At COSM 2021, Jay Richards interviewed historian Niall Ferguson, author of Doom: The politics of catastrophe (2021), on the lessons we could learn from historic disasters in interpreting the COVID-19 crises.
Ferguson spoke at COSM 2021 (November 10, 3:00 pm) on “Doom: The Politics of Catastrophe”:
Setting the annus horribilis of 2020 in historical perspective, Niall Ferguson explains why we are getting worse, not better, at handling disasters. The lessons of history that this country — indeed the West as a whole — urgently need to learn, if we want to handle the next crisis better, and to avoid the ultimate doom of irreversible decline.
Generally, he sees the economic impact of the COVID shutdown as comparable to fighting World War II — or World War III. There is a human tendency, Niall Ferguson says, to blame national leaders but the needless COVID deaths were to mostly due to failures lower down. In any event, he predicted, correctly, that we were largely over the pandemic, based on several key assumptions:
➤ The worst of the pandemic is behind us. Tuning out the frequent alarms in media about Greek alphabet variants (Delta, Kappa, Zeta, and such), the disease is becoming endemic. That is, if history is any guide, there will be multiple future waves in a population that is already learning coping strategies but it won’t be a crisis.
➤ It’s not clear how many people died prematurely due to COVID. Estimates range from 5 million through to 19.8 million worldwide. Ferguson told the gathering that the meaningful measure to focus on now is excess mortality. That includes “people who, who died for reasons that were not directly attributable to the SARS COV-2 virus but whose deaths were hastened by the conditions of the pandemic, people who couldn’t get to hospital to see the doctor about their heart condition, or couldn’t get their cancer treated early enough.” Excess mortality is declining.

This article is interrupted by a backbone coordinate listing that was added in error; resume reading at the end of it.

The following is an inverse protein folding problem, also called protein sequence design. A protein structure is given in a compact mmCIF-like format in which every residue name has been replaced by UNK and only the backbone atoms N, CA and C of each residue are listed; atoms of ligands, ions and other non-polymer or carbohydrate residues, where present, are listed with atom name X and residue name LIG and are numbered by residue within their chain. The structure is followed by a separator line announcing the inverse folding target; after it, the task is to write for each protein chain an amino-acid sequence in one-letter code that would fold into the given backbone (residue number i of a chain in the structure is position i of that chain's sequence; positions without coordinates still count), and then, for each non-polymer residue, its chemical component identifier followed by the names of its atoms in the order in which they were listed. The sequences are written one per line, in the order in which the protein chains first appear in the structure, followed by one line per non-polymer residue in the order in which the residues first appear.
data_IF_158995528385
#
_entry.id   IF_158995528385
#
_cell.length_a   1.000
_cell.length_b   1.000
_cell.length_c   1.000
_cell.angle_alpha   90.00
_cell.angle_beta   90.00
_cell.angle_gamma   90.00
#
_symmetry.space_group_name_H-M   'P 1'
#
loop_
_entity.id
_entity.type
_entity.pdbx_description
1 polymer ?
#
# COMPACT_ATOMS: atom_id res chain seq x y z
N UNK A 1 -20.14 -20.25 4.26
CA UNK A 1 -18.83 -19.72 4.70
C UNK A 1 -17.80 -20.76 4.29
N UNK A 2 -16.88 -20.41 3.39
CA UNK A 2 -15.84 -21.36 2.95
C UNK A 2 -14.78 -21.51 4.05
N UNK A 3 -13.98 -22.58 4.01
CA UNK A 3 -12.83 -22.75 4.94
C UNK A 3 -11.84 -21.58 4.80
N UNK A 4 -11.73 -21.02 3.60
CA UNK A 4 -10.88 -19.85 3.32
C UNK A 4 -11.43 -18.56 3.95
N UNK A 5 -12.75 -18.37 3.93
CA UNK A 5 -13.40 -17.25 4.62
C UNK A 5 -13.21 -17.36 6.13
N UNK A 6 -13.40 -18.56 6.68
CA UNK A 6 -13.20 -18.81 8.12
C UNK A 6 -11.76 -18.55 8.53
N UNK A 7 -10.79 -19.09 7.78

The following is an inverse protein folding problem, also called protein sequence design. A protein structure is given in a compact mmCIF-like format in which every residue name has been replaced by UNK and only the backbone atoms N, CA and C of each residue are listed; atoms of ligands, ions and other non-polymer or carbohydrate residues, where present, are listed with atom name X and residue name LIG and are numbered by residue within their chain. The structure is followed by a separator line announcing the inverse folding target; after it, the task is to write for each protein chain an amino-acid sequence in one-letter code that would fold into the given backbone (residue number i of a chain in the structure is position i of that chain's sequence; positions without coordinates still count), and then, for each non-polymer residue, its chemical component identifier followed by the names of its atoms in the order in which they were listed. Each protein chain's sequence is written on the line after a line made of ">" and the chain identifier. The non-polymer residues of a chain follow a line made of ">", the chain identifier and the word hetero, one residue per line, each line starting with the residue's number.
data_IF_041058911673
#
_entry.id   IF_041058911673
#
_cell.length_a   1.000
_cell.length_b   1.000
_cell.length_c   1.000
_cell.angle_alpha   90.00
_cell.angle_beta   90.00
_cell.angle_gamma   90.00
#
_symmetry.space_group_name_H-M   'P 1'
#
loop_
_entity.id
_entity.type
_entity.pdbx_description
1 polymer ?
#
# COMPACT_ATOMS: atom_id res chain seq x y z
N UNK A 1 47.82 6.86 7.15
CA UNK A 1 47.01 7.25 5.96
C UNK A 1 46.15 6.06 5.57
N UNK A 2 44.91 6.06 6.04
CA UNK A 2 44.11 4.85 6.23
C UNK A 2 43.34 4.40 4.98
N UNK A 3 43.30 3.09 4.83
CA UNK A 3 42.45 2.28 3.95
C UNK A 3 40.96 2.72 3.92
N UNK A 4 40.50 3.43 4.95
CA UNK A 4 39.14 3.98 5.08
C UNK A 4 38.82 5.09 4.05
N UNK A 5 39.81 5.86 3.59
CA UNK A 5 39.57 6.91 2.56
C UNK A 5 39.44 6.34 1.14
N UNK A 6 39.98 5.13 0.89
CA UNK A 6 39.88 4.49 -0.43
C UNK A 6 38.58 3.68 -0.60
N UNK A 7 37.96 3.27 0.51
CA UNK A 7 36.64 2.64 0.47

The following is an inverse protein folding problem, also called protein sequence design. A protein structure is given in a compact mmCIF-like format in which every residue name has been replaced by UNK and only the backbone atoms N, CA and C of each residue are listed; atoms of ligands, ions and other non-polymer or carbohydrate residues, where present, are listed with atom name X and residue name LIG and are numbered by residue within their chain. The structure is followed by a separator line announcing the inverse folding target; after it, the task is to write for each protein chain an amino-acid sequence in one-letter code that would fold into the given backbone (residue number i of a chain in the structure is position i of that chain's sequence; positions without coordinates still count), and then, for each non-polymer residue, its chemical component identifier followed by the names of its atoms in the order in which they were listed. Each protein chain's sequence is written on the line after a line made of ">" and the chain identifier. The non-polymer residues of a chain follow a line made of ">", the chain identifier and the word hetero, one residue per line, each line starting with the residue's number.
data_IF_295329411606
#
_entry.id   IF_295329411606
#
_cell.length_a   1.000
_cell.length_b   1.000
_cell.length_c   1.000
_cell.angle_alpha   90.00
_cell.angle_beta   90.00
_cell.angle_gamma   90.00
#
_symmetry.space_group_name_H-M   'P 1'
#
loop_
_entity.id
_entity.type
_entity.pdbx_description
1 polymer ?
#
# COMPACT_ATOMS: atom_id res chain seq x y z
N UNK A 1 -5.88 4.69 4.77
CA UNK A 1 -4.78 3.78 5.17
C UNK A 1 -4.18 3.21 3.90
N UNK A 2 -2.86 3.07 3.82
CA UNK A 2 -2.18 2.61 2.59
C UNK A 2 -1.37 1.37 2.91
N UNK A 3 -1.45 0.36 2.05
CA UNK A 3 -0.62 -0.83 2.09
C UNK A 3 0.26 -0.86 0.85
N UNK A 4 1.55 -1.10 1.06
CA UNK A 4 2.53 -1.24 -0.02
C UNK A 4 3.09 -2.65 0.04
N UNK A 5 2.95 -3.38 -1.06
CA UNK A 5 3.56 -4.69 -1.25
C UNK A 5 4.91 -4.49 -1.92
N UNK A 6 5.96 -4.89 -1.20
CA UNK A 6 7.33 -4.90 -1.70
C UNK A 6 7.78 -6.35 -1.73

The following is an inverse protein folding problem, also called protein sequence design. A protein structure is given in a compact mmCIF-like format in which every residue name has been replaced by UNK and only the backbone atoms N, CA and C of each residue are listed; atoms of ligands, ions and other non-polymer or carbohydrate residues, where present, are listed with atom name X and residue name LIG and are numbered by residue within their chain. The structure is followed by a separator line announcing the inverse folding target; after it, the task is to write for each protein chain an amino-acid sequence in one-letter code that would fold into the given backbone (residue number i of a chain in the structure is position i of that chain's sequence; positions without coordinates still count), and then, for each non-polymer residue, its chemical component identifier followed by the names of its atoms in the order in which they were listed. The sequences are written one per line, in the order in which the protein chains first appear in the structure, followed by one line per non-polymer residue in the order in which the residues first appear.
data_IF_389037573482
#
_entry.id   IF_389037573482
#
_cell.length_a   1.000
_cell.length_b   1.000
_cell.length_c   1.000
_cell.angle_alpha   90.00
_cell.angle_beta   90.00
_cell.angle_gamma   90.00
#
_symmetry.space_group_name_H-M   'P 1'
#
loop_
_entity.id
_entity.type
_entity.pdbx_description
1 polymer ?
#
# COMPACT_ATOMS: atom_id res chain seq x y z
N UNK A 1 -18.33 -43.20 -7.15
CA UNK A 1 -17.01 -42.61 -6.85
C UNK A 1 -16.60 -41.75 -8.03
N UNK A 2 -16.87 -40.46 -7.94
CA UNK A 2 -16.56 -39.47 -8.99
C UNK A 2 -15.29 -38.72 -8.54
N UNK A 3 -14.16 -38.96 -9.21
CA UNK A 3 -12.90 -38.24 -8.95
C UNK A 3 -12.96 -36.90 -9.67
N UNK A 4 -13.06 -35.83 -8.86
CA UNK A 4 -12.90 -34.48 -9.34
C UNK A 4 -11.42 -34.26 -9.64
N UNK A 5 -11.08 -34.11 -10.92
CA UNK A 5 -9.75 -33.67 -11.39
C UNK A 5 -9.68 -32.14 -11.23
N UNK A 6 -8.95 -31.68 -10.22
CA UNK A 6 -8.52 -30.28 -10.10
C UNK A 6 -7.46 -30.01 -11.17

➤ Covid-19 is nowhere close in severity to the great pandemics of the past, not even of the recent past: “It’s nothing close to the Black Death or the Plague of Justinian, which we think may have killed as many as a third of humanity. We’re really talking here at this point of, of a death toll of 0.066% of the world’s population. If you buy the Economist’s highest estimate, 0.26%, that’s a trivial number by comparison with the Black Death. It’s an order of magnitude smaller than the death toll of the 1918–19 Spanish influenza. In fact, it was only this year that COVID-19 overtook the 1957–58 Asian flu in terms of its, mortality relative to global population.”News, “Critical lessons from the COVID crisis — from a leading historian” at Mind Matters News (November 23, 2021)
Sometimes it takes a bit of history to put our fears in perspective.
You may also wish to read:
Critical lessons from the COVID crisis — from a leading historian. Niall Ferguson sees the economic impact of the COVID shutdown as comparable to fighting World War II — or World War III. There is a human tendency, Niall Ferguson says, to blame national leaders but the needless COVID deaths were mostly due to failures lower down.
Also: Historian supports new anti-Cancel Culture university. Niall Ferguson hopes that the new University of Austin will unite traditional wisdom with new technology in a spirit of free enquiry. At COSM 2021, he noted that proposed faculty had spent the last 48 hours dealing with a tidal wave of Twitter hate. So, he said, they are over the target…